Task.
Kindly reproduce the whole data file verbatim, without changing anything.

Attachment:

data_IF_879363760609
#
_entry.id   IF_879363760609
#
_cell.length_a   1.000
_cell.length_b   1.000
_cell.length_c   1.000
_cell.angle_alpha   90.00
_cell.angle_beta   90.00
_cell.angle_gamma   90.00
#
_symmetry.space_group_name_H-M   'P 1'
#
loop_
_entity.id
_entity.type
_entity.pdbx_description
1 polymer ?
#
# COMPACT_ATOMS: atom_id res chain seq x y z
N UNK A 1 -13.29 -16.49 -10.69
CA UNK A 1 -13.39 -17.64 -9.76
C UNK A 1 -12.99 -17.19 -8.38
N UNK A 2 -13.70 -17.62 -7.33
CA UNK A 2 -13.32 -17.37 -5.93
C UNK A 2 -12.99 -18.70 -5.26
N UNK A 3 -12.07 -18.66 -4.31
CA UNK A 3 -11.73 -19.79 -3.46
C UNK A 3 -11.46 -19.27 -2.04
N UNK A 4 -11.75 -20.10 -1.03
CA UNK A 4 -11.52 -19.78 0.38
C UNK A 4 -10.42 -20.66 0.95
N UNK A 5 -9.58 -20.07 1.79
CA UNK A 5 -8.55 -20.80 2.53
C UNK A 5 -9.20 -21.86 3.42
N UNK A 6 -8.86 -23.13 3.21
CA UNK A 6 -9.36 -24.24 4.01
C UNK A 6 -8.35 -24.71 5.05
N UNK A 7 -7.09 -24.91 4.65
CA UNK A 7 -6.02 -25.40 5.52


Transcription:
data_IF_879363760609
#
_entry.id   IF_879363760609
#
_cell.length_a   1.000
_cell.length_b   1.000
_cell.length_c   1.000
_cell.angle_alpha   90.00
_cell.angle_beta   90.00
_cell.angle_gamma   90.00
#
_symmetry.space_group_name_H-M   'P 1'
#
loop_
_entity.id
_entity.type
_entity.pdbx_description
1 polymer ?
#
# COMPACT_ATOMS: atom_id res chain seq x y z
N UNK A 1 -13.29 -16.49 -10.69
CA UNK A 1 -13.39 -17.64 -9.76
C UNK A 1 -12.99 -17.19 -8.38
N UNK A 2 -13.70 -17.62 -7.33
CA UNK A 2 -13.32 -17.37 -5.93
C UNK A 2 -12.99 -18.70 -5.26
N UNK A 3 -12.07 -18.66 -4.31
CA UNK A 3 -11.73 -19.79 -3.46
C UNK A 3 -11.46 -19.27 -2.04
N UNK A 4 -11.75 -20.10 -1.03
CA UNK A 4 -11.52 -19.78 0.38
C UNK A 4 -10.42 -20.66 0.95
N UNK A 5 -9.58 -20.07 1.79
CA UNK A 5 -8.55 -20.80 2.53
C UNK A 5 -9.20 -21.86 3.42
N UNK A 6 -8.86 -23.13 3.21
CA UNK A 6 -9.36 -24.24 4.01
C UNK A 6 -8.35 -24.71 5.05
N UNK A 7 -7.09 -24.91 4.65
CA UNK A 7 -6.02 -25.40 5.52